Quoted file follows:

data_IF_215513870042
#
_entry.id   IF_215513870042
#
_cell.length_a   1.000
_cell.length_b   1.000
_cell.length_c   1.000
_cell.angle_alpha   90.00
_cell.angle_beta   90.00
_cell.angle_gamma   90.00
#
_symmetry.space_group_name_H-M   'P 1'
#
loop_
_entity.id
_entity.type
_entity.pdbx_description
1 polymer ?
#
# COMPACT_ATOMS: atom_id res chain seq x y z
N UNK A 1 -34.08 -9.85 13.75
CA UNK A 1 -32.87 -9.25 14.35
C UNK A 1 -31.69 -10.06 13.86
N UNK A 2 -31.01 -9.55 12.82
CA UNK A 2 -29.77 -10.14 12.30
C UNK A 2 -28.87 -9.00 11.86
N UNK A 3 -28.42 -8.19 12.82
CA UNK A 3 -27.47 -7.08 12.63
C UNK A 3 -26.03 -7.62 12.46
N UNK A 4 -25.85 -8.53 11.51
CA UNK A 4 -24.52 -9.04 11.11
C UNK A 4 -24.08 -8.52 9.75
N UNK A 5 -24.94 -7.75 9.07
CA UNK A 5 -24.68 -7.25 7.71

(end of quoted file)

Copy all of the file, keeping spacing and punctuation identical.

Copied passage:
data_IF_215513870042
#
_entry.id   IF_215513870042
#
_cell.length_a   1.000
_cell.length_b   1.000
_cell.length_c   1.000
_cell.angle_alpha   90.00
_cell.angle_beta   90.00
_cell.angle_gamma   90.00
#
_symmetry.space_group_name_H-M   'P 1'
#
loop_
_entity.id
_entity.type
_entity.pdbx_description
1 polymer ?
#
# COMPACT_ATOMS: atom_id res chain seq x y z
N UNK A 1 -34.08 -9.85 13.75
CA UNK A 1 -32.87 -9.25 14.35
C UNK A 1 -31.69 -10.06 13.86
N UNK A 2 -31.01 -9.55 12.82
CA UNK A 2 -29.77 -10.14 12.30
C UNK A 2 -28.87 -9.00 11.86
N UNK A 3 -28.42 -8.19 12.82
CA UNK A 3 -27.47 -7.08 12.63
C UNK A 3 -26.03 -7.62 12.46
N UNK A 4 -25.85 -8.53 11.51
CA UNK A 4 -24.52 -9.04 11.11
C UNK A 4 -24.08 -8.52 9.75
N UNK A 5 -24.94 -7.75 9.07
CA UNK A 5 -24.68 -7.25 7.71